Introduction: Attack on Titan Sword

For our SIDE project in Ms. Berbawy's Intro to Engineering Design class, we recreated the sword from the popular anime/manga series Attack on Titan!

We used Autodesk Inventor for the design and both a Lulzbot Mini and Ultimaker 2+ to create our 3D prints. We then built and assembled multiple copies of the sword for cosplay purposes. This project is important to us because Attack on Titan is one of our favorite anime/manga series. We have access to many Maker resources in Ms. Berbawy's classroom and were interested in learning how to use them to make our fictional sword come to life. Our process consisted of several iterations of trial and error. We began with our own design and made adjustments as needed. Through this project, we developed better CAD skills and acquired knowledge and experience in 3D-printing.

Step 1: Materials/Tools

    For this project we used:

    • Autodesk Inventor Professional 2018
    • 3D Printer Filament
    • Lulzbot Mini/Ultimaker 2+ Printers
    • Digital Caliper
    • Silver Spray Paint
    • Brown Spray Paint
    • Gorilla Super Glue Gel
    • Pliers
    • Palm Sander

    Other useful materials include:

    • Engineering Notebook
    • Pens/Pencils
    • Cardboard Box
    • Aprons/old clothes
    • Masks

      Step 2: Research

      We did a lot of research to figure out the proper structure for the sword. Though we wanted to make a perfect replica, we realized this would not be possible due to a time constraint and our own limited knowledge, so we did our best and learned a lot along the way. The most notable differences from the original are that ours is slightly shorter in length, has a simplified handle design, and does not have the chords seen in the provided image.

      After searching far and wide for an example to follow, we ultimately drew inspiration from this YouTube tutorial and based our design on the Hacksmith's work.

      Step 3: Blades (Design)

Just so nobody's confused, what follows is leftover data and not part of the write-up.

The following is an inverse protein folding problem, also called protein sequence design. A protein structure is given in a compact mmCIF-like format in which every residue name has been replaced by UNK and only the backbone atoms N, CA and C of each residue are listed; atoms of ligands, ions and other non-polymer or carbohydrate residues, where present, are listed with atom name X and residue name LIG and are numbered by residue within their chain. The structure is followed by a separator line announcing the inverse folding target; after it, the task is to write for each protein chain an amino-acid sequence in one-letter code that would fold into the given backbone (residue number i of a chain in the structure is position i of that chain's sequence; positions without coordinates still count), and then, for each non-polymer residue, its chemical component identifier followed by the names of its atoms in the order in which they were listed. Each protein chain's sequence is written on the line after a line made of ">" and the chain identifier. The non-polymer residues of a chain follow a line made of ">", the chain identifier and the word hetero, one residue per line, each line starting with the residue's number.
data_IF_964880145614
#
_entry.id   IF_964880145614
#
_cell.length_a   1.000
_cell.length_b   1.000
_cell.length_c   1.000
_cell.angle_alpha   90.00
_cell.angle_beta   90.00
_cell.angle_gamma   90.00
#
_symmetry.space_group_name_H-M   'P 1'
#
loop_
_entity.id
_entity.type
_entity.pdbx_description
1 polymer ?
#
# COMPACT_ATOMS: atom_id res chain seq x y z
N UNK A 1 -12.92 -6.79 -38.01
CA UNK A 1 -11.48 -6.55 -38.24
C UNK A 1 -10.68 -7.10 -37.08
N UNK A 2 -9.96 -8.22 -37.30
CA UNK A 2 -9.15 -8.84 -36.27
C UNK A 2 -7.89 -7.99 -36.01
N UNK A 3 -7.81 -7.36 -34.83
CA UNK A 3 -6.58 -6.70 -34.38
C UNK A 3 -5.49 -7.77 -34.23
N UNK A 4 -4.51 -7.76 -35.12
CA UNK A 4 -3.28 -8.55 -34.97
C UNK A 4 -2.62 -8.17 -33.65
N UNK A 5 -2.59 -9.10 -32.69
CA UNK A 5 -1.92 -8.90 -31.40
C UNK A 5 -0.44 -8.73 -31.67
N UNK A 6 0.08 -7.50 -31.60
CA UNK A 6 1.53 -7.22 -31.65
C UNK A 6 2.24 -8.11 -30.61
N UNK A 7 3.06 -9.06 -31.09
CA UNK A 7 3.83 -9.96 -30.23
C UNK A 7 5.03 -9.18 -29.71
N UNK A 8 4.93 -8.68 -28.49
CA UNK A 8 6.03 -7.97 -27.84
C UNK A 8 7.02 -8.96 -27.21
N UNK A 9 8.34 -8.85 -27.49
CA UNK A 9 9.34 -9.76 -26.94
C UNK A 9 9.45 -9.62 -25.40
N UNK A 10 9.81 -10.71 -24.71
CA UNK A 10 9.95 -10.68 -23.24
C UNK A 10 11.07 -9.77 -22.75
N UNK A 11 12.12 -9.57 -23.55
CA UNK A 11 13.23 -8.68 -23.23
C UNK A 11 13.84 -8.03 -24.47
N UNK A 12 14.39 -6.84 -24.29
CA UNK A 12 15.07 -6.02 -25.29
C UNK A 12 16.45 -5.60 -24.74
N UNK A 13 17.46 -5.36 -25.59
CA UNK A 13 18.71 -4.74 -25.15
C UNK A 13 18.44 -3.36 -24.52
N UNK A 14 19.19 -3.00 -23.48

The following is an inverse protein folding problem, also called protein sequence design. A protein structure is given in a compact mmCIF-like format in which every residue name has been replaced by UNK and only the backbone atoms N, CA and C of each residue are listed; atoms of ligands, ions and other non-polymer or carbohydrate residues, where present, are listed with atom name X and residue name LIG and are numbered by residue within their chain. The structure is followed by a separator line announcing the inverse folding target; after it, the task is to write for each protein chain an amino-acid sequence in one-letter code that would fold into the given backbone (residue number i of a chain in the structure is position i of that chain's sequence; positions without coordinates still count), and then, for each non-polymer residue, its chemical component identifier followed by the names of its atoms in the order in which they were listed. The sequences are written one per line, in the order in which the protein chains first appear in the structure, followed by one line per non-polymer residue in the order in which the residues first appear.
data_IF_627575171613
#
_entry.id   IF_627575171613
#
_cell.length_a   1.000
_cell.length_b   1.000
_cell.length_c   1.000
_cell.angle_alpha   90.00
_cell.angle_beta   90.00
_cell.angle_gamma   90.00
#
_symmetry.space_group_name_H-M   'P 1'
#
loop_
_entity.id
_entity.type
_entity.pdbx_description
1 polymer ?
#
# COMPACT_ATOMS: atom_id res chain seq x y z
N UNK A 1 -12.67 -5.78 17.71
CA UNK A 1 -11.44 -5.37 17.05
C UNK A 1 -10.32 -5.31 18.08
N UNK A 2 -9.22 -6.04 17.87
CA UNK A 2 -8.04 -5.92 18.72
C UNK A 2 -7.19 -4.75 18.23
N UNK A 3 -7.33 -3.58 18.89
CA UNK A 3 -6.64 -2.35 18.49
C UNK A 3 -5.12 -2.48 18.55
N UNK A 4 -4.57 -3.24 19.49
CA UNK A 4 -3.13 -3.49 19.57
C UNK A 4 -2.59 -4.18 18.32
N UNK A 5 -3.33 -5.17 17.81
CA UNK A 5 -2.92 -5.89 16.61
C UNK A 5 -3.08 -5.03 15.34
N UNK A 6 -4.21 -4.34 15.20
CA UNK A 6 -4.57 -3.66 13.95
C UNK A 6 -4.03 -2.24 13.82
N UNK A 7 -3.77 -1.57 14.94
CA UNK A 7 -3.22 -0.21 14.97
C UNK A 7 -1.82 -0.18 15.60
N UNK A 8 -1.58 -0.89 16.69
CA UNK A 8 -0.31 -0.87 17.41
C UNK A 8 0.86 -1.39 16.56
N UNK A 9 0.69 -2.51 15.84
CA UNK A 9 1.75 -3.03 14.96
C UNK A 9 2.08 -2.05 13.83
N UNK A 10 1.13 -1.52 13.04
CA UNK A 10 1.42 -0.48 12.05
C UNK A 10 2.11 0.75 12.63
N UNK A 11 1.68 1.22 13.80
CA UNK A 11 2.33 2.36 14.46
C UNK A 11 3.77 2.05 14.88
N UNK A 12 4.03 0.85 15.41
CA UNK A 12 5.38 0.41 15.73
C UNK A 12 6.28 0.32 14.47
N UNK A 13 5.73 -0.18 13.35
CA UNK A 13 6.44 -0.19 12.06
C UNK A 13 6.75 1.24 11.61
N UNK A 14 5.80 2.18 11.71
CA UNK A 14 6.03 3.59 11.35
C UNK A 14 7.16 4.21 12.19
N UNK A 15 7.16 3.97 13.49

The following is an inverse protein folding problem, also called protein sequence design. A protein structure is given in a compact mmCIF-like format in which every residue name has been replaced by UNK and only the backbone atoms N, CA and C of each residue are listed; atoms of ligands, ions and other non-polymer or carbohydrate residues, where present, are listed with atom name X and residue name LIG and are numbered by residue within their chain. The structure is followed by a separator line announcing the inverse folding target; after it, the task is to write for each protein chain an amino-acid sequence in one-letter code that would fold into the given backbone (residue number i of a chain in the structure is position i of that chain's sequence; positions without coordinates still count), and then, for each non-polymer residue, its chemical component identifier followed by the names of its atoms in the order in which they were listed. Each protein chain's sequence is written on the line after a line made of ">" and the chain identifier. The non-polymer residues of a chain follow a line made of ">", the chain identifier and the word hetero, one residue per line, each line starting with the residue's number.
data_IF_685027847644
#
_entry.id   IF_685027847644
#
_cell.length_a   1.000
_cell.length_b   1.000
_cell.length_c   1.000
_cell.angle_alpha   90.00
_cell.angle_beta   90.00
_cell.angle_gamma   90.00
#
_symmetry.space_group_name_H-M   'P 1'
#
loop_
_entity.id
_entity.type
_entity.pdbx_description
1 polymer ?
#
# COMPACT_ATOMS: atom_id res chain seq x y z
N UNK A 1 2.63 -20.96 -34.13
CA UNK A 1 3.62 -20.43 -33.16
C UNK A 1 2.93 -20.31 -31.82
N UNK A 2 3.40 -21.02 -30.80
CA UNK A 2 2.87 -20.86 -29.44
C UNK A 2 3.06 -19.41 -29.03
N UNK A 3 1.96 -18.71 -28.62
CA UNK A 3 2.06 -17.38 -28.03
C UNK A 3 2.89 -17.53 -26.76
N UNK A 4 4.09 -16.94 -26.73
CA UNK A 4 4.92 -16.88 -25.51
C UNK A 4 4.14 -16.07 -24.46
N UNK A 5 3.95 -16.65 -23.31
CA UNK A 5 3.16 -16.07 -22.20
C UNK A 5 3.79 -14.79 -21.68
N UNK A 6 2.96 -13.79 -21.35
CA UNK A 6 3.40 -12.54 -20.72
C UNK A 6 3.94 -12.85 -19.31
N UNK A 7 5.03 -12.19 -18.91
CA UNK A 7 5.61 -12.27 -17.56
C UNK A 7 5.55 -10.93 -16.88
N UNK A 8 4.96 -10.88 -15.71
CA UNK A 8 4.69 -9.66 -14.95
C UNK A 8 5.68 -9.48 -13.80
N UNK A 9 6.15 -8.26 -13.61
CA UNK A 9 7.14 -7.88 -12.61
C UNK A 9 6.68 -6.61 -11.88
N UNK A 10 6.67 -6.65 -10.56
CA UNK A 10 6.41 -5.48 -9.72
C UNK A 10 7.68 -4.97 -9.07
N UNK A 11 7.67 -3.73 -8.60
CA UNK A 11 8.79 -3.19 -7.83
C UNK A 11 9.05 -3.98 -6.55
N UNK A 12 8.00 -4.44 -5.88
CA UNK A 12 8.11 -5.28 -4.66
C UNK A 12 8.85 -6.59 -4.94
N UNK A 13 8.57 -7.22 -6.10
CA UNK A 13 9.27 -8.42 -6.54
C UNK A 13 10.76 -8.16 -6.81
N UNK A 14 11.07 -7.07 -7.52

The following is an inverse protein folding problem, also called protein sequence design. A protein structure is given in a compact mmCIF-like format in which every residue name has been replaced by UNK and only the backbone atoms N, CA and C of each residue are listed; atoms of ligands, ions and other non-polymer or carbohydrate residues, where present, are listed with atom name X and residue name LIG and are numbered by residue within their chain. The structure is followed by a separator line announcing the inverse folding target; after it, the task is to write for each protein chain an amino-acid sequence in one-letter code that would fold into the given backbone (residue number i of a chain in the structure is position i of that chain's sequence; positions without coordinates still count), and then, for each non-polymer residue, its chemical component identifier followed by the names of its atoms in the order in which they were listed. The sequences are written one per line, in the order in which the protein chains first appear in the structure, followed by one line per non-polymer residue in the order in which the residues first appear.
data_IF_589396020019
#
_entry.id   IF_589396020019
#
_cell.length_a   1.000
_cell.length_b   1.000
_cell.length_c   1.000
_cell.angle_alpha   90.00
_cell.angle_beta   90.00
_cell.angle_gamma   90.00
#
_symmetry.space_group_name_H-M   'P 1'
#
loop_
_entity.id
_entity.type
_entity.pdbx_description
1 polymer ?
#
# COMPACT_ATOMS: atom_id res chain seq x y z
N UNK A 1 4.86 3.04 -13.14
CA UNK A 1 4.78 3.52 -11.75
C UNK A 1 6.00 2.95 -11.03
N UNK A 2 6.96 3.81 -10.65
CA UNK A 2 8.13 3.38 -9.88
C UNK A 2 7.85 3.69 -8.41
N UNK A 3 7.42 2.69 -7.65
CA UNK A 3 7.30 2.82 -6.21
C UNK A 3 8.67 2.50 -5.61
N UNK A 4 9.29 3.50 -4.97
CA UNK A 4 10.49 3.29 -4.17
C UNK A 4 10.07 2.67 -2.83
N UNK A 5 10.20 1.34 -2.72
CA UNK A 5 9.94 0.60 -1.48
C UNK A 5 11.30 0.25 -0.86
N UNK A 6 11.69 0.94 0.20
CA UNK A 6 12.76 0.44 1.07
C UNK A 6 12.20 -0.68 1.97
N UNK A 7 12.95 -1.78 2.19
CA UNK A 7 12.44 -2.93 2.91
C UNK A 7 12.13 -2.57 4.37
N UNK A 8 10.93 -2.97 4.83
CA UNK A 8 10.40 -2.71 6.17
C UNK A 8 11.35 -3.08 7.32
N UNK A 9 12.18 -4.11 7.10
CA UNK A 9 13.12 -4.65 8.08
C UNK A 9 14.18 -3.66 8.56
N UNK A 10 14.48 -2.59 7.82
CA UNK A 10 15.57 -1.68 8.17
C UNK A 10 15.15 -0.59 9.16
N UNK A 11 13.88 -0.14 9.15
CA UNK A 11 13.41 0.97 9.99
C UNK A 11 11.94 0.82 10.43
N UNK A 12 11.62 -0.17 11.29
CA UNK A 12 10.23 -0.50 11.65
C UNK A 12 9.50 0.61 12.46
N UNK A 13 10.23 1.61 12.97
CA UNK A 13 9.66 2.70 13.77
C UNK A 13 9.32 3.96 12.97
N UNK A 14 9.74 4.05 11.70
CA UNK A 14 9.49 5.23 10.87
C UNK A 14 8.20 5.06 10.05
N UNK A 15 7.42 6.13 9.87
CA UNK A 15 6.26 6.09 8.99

The first image is the standard blade piece, which is four inches long. Each sword is meant to have five of these.

      The second picture is the tip of the sword by itself. For safety reasons, it is not sharp.

      The final image is an assembly of the tip to the standard piece. This assembly is the topmost part of the blade and measures five inches.

      The blade pieces put together is twenty-five inches.

      Inventor Files:

      Step 4: Blades (Print)

      Settings for the print are above, and the third image shows our final result. The pieces have supports, which can be easily removed with pliers.

      Depending on how many pieces are printed at a time, the process can take between a few hours to several hours. Be sure to check your printer for specific instructions and consult an expert.

      Step 5: Handle (Design)

      The most time-consuming component of our project was the handle. The drawing above was our original design, but we realized it would be impractical to 3D print the handle fully assembled. We eventually decided on three portions that we would put together after printing: the base, the finger grip, and the trigger.

      The base's measurements can be seen in the second image.

      The finger grip can be shown assembled in the third image.

      The trigger seen in the last image is an extension above the finger grip that swings up and down.

      Inventor Files:

      Step 6: Handle (Print)

      Settings for the print can be seen above and the results to the right of it. Given the handle's structure, the supports were difficult to take off, so be sure to remove carefully as to not damage the piece. This process took us several hours.

      Step 7: Sword Painting and Assembly

      The next step is to assemble the sword. Three coats of silver spray paint would be perfect for the blades, but this requires hours to properly dry. For the handle, we recommend painting the middle section brown, covering it with masking tape once dry, and then painting the entire piece silver. The tape can be peeled off later.

      All parts can be glued together after the paint dries. The sword is now complete!

      Step 8: Credits

      Without the help of certain people, this project would not have been possible. A big shoutout to our teacher, Ms. Berbawy, for providing us our resources, as well as fellow classmate Sven for helping us set up our prints.

      And of course, thank you for checking out our project!

      Team Members: Teresa, Yogita, and Minh-Ha